If you haven’t heard of this book, I’m actually reviewing the second of six books in the Codex Alera by Jim Butcher, better known for the Dresden Files series. So to be fair, I suppose I should catch you up on Furies of Calderon after a quick aside.

The Quick Aside

I really enjoyed this series that I first read back in 2010, I believe (possibly finished in 2011), but Dresden Files is what Jim Butcher’s known for. Dresden Files is about a wizard detective. The premise alone sounds fantastic. It’s well-written. It’s gritty and still fantastical. But I just have never gelled with that series as well. I’ve read four of the books, I’ve enjoyed them well enough, and I have no real urge to continue in the series. I pick up one of the books every year or so when I’m not 100% sure what I want to read. It’s a great series, but I like my books set in lands that don’t exist for the most part, it seems.

Back to the Point

Codex Alera is an interesting premise. It follows the growth of a nation based on the lost Roman legion, mixed with a sprinkling of Pokemon. For the Roman part, you have a nation, Alera, that is based heavily on Roman culture, so the armies still act as the Roman legions, and the culture is set up largely in the same manner as Rome, just more than a thousand years later. The Pokemon part is where we really delve into fantasy. There are furies in Alera that the Alerans alone can control (there are other races in this fantasy world of Carna). The furies are kind of like wild things that can be controlled, like Pokemon, though sometimes there are wild furies and could attack people, also like Pokemon. There are different types of furies (water, wind, earth, metal, and wood), like Pokemon. Each type of fury has its own distinct characteristics, like Pokemon, giving its controller either added abilities or the fury can act directly itself. Some furies are more powerful than others of the same type, and of course some people have more furies than others, you know, like leveling up in Pokemon. My Gameboy is reminiscing about the days of Pokemon Red (Charmander every time, yo). But this is where the Pokemon references will stop.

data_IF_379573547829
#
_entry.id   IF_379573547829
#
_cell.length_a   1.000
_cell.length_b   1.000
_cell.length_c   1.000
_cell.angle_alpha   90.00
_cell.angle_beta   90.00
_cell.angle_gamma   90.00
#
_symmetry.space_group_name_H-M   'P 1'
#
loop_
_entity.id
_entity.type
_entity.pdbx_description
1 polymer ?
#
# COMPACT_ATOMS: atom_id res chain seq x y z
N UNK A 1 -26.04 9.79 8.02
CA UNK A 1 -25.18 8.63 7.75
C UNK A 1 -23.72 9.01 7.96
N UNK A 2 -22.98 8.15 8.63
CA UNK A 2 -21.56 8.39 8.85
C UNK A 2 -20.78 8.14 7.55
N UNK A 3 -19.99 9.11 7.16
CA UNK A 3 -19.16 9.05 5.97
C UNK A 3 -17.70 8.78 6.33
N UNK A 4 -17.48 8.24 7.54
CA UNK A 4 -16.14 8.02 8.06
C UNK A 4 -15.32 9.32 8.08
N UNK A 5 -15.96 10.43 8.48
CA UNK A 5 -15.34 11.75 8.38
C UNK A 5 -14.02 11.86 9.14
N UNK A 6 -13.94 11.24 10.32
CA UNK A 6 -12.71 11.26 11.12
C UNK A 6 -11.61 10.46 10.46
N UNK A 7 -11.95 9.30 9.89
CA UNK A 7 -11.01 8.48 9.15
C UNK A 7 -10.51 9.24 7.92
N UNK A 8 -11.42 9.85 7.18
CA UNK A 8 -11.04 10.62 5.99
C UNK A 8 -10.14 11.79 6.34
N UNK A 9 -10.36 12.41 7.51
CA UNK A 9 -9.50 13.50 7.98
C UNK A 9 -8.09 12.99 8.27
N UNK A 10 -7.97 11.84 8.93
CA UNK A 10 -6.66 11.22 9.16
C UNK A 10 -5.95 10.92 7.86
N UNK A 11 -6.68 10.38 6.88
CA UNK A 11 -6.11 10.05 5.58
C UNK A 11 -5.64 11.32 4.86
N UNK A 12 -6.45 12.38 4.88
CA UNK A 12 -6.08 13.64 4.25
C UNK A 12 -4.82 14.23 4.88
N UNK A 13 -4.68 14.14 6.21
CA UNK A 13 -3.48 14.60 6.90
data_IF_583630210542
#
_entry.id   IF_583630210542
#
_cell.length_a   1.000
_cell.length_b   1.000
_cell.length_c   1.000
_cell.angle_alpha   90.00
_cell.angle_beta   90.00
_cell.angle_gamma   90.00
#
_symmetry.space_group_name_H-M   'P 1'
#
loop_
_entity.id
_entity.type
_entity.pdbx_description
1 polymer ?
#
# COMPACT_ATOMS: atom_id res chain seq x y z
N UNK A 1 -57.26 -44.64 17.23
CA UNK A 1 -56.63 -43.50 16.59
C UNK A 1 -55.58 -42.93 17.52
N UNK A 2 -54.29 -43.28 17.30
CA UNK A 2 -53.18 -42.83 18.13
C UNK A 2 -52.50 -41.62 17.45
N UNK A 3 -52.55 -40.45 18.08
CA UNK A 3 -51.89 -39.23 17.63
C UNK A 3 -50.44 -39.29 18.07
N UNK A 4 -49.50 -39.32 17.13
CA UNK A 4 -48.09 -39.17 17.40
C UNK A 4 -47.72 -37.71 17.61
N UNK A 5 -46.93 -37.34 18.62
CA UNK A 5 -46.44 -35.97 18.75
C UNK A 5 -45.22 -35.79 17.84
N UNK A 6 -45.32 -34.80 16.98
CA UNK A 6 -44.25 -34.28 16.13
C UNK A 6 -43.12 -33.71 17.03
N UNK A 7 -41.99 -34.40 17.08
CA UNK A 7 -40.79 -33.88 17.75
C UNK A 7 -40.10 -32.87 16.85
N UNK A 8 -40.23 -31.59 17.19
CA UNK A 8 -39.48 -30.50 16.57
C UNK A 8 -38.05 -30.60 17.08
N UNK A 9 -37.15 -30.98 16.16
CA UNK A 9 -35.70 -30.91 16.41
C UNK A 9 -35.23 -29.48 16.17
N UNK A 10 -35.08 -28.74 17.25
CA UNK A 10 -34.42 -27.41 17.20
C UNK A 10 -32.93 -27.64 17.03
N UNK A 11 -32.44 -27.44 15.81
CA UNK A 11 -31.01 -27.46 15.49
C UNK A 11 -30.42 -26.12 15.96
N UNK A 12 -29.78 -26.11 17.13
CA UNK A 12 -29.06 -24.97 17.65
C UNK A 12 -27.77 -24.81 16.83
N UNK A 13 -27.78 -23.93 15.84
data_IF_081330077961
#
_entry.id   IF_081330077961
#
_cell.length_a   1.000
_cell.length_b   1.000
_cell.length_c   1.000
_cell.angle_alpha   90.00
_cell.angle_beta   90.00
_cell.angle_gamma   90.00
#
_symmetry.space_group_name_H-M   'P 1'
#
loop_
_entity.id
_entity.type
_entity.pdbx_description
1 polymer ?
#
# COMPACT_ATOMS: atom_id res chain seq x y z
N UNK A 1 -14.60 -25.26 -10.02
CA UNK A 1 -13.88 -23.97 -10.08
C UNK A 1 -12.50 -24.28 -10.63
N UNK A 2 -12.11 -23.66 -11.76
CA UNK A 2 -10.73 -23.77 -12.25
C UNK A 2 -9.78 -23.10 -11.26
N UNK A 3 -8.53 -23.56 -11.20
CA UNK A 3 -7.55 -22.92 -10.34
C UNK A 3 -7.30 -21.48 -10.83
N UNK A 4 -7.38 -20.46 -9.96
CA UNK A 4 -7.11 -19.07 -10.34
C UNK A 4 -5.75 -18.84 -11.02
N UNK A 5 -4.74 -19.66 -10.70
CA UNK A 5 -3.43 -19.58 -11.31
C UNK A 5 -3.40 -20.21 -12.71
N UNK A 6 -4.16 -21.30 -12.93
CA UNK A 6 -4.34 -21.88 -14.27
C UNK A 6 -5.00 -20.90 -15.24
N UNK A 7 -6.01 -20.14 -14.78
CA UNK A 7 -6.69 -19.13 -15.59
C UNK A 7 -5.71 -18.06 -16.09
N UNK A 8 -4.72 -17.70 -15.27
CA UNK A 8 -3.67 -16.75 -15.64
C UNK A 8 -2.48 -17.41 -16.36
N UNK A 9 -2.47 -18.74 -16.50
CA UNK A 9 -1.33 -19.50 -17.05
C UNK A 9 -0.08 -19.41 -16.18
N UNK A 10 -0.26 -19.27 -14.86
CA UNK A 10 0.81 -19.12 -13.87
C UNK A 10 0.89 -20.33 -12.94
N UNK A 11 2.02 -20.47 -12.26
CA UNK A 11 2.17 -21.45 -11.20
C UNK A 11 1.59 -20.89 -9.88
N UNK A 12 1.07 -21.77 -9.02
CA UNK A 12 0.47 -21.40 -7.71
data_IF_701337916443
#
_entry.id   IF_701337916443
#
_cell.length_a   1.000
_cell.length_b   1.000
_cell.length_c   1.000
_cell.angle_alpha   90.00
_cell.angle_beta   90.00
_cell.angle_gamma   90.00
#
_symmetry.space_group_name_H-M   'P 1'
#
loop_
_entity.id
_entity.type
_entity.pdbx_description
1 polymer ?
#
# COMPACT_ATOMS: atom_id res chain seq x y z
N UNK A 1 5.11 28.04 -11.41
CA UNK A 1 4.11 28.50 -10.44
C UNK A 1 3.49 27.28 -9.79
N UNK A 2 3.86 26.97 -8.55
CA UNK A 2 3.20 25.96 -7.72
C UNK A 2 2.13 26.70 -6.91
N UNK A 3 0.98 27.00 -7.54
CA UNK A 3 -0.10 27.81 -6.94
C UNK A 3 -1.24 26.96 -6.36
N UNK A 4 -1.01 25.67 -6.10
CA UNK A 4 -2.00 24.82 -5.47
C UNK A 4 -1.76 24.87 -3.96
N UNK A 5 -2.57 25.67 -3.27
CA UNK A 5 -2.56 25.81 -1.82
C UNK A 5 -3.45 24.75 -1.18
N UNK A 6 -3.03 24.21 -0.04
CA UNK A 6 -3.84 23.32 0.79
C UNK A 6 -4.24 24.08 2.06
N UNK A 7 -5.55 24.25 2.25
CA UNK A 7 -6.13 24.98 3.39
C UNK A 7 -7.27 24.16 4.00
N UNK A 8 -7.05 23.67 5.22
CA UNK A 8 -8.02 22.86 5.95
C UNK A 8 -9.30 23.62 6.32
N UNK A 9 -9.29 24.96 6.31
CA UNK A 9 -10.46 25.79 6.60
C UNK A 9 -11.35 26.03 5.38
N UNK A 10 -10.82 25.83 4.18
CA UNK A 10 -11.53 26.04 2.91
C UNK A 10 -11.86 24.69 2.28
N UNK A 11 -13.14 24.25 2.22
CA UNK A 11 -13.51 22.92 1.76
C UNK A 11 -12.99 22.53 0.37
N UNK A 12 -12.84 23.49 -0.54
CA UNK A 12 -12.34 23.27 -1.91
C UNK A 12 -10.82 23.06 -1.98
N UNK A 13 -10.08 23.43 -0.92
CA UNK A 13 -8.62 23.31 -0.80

Ok, so we have the lost Roman legion centuries later and what it looks like as they populate a continent. There are high lords everywhere, and there is a first lord who is effectively the emperor, with an acting Senate. In Furies of Calderon, we are in the outskirts of Alera, which is basically the wild west. We follow a family of three: a brother (Bernard), a sister (Isana), and their nephew (Tavi) who is the son of their deceased sister.

Tavi will be our hero’s journey for the series as he deals with being the only Aleran without the ability to control furies, so he’s our outcast in the world he lives in (re: Harry Potter, Bella Swan, Tris Prior, etc.). We know he’ll be special, though not necessarily how.

Book 1, without giving too much away, deals with a high lord trying to usurp the throne by causing widespread devastation in Calderon Valley (Alera’s wild west) and how it will be thwarted by the family of three (oh come on, there are six books; of course it’s going to be thwarted).

Ok, stop reading here if you don’t want to know some of the outcomes of winning in book one.



Did we ditch the loser’s yet?

Sorry, I needed one more Pokemon reference.

Book 2 finds us two years after Book 1. Tavi is now an academ  (i.e., student) thanks the first lord Gaius Sextus paying his way to thank him for being an awesome hero in book 1 (as for the weird name, the name is always Gaius followed by a number-related name; Sextus is the sixth in his line, his dead son was named Septimus, and the first one was named Primus). Bernard is now a count for his efforts, overseeing all of Calderon Valley. And Isana is now a steadholder, kind of like a rural mayor who oversees that area, the first woman in Alera to attain citizenship without having to do so through marriage.

Shenanigans ensue.

Academ’s Fury is a much bigger book than the first in the series and is the biggest book in the series by a decent margin. The book follows multiple POV characters, which helps work through the book quickly because if you’re really interested in one character’s arc, you have to work through other arcs to get there. Tavi is still generally ourmmain hero, but we get the perspectives of a few other characters as well, all fighting for what they believe to be the right side.

One of the reasons I like rereading is that it changes perspective on a book. When I first read this one, I wasn’t as fond of it (the dreaded second book slump), though I still liked it. Ultimately, it felt like a detour story, though its detour is important for setting up the latter part of the series. This time around, I was able to appreciate it better, I think. You see groundwork being laid that you might have missed the first time around. In later parts of this book and the series, you start to make better sense of characters’ choices and it makes for a better story.

The good guys win, of course (we do have four more books to get through, after all). And after this, the cork comes off the series. Things will start to move a lot faster in the ensuing books.

The series is basically a midpoint between Lord of the Rings and A Song of Ice and Fire (I’ll be damned if I’m calling the book series by anything other than its proper name). Butcher makes a more realistic view of life than Tolkien does, but he doesn’t get quite as sadistic as Martin does. That’s probably the best analysis of the series that I can give.

Keep you posted, sports fans.